Why Time Warner Cable Still Wants In on Hulu

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After the billion dollar bidding war for Hulu fizzled on Friday, it seemed like the streaming site's cabal of owners — Fox, NBC, and Disney — were ready to run with Hulu on their own, but a new report suggests a fourth partner might be joining the already crowded view from the top. Time Warner lost the Hulu auction like every other bidder, but they may not be done with Hulu just yet. Bloomberg's Alex Sherman and Andy Fixmer report the cable company is in talks to buy a stake in the premium streaming service. How much of a partner TWC will become is unclear, but Bloomberg says they were previously looking for a 25 percent stake in the company, and everything could be completed in the next two weeks. 

If you're wondering what this could mean for Hulu and what it might change, this not-very-popular cable company joining the fray, look no further than the pre-sale assessment of Hulu offers from The New York Times' Brian Stelter and Amy Chozik. The dynamic duo reported Time Warner wanted to use Hulu to "create an industrywide 'TV Everywhere' hub in which subscribers could have access to network and cable shows on-demand." Whether that means Hulu would have to restrict access to Time Warner subscribers only is unclear. It's also unclear if the other Hulu owners would approve a move like that. It should also be noted that this was Time Warner's plan when they were planning to acquire all of Hulu, and not a seat at the boardroom table. But, still, this was the original intention.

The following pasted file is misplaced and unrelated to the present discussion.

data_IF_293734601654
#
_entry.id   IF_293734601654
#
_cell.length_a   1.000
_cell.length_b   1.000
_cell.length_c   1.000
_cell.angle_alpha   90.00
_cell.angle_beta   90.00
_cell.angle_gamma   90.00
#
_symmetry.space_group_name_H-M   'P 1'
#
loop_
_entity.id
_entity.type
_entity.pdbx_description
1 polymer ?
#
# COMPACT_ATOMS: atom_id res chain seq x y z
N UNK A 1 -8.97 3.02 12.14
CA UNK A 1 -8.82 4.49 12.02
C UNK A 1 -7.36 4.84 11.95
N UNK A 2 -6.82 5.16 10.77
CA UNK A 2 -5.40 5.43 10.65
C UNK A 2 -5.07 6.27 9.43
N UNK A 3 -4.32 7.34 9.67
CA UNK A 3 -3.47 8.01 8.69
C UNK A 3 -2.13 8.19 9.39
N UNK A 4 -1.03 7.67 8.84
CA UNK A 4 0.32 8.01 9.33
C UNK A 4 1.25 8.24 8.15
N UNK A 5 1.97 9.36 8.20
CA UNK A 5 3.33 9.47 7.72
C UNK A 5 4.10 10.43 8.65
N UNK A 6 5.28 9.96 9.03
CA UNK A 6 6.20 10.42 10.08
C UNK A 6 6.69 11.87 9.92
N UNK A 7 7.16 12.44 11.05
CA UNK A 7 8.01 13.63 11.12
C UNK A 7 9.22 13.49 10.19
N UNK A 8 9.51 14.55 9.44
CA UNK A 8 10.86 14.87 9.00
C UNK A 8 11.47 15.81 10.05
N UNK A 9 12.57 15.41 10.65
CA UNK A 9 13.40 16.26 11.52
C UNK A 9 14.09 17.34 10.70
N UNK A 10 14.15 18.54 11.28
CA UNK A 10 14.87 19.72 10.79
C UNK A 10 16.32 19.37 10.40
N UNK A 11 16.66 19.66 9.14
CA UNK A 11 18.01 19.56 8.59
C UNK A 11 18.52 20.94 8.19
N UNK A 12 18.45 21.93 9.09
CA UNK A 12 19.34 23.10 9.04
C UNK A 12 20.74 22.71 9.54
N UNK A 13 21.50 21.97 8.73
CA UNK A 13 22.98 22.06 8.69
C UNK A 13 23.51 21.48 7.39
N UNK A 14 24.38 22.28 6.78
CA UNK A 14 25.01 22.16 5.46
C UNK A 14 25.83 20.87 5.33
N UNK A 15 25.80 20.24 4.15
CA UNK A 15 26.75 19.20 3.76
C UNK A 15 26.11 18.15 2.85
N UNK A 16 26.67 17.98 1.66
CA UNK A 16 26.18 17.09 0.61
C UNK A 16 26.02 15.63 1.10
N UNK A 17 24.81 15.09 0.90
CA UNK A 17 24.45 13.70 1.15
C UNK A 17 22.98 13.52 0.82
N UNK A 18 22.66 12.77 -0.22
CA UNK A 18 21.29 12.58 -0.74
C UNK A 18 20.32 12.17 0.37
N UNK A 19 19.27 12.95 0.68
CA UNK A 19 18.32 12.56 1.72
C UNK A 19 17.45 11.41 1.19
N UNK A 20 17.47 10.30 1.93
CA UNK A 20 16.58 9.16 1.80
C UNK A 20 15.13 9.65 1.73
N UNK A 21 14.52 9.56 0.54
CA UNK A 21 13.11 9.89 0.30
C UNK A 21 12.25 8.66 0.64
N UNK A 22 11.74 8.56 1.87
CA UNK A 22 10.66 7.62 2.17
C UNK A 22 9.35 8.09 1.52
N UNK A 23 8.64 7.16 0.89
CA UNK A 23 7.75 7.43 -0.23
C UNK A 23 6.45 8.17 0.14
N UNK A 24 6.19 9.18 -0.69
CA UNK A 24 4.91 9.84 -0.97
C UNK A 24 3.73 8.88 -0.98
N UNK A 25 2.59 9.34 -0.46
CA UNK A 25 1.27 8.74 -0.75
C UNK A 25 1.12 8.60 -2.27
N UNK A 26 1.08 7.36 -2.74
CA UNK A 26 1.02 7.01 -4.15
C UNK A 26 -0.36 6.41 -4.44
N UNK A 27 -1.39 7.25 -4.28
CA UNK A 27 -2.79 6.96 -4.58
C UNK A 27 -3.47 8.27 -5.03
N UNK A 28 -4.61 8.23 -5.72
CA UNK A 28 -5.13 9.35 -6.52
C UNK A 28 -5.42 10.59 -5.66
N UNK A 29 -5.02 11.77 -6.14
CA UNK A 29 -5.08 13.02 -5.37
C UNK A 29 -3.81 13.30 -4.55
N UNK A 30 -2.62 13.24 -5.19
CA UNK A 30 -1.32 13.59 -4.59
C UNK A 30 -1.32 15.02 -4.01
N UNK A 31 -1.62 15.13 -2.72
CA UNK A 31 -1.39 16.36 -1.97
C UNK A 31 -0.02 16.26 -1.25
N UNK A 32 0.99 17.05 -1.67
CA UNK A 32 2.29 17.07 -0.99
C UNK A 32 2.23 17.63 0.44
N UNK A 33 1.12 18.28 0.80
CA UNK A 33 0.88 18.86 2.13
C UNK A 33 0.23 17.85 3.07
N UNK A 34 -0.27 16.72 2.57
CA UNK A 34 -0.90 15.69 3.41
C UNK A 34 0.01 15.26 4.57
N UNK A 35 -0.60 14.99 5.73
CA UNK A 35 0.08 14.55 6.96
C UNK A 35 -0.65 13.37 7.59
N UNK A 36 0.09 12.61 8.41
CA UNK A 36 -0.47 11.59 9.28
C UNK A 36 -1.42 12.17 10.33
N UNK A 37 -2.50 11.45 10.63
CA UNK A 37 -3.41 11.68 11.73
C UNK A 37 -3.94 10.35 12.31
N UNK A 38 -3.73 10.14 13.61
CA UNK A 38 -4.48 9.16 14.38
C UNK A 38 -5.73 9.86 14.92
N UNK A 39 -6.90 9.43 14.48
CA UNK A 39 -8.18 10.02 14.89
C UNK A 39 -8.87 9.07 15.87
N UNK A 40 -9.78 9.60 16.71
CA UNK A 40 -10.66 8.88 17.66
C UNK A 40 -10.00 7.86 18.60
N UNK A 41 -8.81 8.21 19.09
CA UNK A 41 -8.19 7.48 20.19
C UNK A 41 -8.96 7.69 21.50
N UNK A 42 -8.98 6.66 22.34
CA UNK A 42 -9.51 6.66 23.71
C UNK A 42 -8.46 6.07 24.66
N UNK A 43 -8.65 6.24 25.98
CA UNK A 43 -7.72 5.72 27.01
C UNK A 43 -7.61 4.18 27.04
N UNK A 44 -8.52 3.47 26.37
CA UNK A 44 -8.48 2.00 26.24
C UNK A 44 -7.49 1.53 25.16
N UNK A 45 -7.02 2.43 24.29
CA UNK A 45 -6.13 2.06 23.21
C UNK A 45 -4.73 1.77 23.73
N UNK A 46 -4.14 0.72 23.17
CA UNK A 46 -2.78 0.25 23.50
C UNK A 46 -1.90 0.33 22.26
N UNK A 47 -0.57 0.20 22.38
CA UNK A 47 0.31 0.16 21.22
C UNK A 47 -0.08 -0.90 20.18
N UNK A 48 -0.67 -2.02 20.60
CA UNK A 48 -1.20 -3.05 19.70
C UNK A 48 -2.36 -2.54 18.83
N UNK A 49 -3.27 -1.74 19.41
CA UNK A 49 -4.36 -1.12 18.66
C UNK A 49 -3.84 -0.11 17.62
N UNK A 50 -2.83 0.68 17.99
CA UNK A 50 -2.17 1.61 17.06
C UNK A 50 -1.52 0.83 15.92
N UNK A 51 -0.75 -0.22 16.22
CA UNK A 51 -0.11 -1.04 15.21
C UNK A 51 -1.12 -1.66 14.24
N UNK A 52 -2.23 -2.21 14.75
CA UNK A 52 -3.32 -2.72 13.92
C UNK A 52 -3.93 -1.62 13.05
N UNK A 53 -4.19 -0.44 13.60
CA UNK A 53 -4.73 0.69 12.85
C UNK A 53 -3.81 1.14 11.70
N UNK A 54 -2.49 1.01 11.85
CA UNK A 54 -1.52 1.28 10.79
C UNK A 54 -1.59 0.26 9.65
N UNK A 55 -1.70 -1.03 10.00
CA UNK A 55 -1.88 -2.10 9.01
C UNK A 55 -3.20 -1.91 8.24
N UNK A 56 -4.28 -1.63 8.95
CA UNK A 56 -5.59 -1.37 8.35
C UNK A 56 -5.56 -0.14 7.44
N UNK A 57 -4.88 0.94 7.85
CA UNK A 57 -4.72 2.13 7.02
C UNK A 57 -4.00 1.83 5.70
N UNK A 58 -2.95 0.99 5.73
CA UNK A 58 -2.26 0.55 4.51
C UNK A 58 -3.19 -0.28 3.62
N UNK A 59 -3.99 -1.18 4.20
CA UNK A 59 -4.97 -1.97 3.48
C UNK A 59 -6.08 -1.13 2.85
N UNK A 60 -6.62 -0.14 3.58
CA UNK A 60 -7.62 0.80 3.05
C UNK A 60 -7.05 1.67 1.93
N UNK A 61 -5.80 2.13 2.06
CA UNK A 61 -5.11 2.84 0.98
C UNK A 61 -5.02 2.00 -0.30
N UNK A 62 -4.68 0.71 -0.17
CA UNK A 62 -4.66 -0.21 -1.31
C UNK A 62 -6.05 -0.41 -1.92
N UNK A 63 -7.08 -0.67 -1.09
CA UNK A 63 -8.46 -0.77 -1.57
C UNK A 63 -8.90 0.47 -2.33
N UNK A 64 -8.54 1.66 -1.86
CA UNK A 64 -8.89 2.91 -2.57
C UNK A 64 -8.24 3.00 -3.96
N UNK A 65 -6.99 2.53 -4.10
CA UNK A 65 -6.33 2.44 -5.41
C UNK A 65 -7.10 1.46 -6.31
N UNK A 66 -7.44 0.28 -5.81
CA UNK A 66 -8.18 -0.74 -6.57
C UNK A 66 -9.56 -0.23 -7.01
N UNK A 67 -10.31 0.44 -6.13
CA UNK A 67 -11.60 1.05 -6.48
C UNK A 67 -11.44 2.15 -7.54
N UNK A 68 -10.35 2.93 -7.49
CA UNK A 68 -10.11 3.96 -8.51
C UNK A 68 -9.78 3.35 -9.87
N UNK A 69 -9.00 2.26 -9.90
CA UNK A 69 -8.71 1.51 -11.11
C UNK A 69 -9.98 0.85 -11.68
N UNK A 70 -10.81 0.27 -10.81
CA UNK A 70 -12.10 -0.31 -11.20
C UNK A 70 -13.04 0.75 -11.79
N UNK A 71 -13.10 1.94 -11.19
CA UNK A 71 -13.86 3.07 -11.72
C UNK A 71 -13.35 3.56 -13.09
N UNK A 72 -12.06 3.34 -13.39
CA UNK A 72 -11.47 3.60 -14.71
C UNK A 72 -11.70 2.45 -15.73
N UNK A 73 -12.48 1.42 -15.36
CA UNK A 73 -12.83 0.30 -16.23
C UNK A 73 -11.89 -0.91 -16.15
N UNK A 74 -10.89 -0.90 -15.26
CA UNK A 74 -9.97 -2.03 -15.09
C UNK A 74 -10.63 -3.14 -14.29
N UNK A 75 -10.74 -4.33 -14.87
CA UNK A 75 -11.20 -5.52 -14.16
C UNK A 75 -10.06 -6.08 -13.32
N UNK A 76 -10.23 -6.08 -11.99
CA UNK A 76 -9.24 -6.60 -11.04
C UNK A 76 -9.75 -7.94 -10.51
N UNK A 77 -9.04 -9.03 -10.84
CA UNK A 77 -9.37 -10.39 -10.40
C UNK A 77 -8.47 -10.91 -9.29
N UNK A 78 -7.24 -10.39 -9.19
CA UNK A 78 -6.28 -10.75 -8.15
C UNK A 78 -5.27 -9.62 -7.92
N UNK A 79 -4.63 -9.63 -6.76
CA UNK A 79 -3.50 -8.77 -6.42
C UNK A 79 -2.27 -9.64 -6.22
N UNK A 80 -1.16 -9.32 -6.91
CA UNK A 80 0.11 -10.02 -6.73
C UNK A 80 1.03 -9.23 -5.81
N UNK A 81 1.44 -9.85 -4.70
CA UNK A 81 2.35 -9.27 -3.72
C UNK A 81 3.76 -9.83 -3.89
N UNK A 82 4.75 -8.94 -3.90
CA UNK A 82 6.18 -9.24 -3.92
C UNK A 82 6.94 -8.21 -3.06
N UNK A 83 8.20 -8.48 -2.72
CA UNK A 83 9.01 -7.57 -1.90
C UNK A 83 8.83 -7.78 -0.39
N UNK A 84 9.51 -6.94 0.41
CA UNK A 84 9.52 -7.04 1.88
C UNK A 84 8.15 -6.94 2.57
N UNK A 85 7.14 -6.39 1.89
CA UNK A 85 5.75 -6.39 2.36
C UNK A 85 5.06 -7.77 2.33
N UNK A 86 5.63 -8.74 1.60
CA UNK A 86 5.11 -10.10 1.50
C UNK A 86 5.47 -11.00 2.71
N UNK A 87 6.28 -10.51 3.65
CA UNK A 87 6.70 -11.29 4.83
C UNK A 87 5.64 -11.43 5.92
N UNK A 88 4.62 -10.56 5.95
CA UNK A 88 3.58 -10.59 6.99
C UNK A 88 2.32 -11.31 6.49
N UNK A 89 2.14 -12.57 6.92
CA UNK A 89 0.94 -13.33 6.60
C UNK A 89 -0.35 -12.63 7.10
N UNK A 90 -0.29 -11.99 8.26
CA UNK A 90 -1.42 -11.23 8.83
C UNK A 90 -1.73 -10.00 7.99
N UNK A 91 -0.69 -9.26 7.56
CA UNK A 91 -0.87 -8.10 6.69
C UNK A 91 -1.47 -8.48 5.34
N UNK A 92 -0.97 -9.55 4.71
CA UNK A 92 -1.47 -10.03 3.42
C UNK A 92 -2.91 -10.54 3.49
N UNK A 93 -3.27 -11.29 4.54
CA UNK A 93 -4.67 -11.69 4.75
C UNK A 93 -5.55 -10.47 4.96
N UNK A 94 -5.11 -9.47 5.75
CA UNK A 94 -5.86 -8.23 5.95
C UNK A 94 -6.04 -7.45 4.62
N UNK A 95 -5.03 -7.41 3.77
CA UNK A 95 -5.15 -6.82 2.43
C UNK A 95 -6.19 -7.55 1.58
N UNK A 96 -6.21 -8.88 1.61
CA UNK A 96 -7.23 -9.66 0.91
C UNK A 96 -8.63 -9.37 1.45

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But it's also hard not to see why Time Warner would want to get in on the Hulu game now. The existing owners turned down huge offers because they think the service will be worth considerably more a few years down the line. Hulu will be lucrative enough that its existing owners just injected $700 million into Hulu's funding. The site will eventually be expected to make that money back, of course. Any company with an opportunity to ride that wave, and cash out in the end, would be foolish not to take it.

This article is from the archive of our partner The Wire.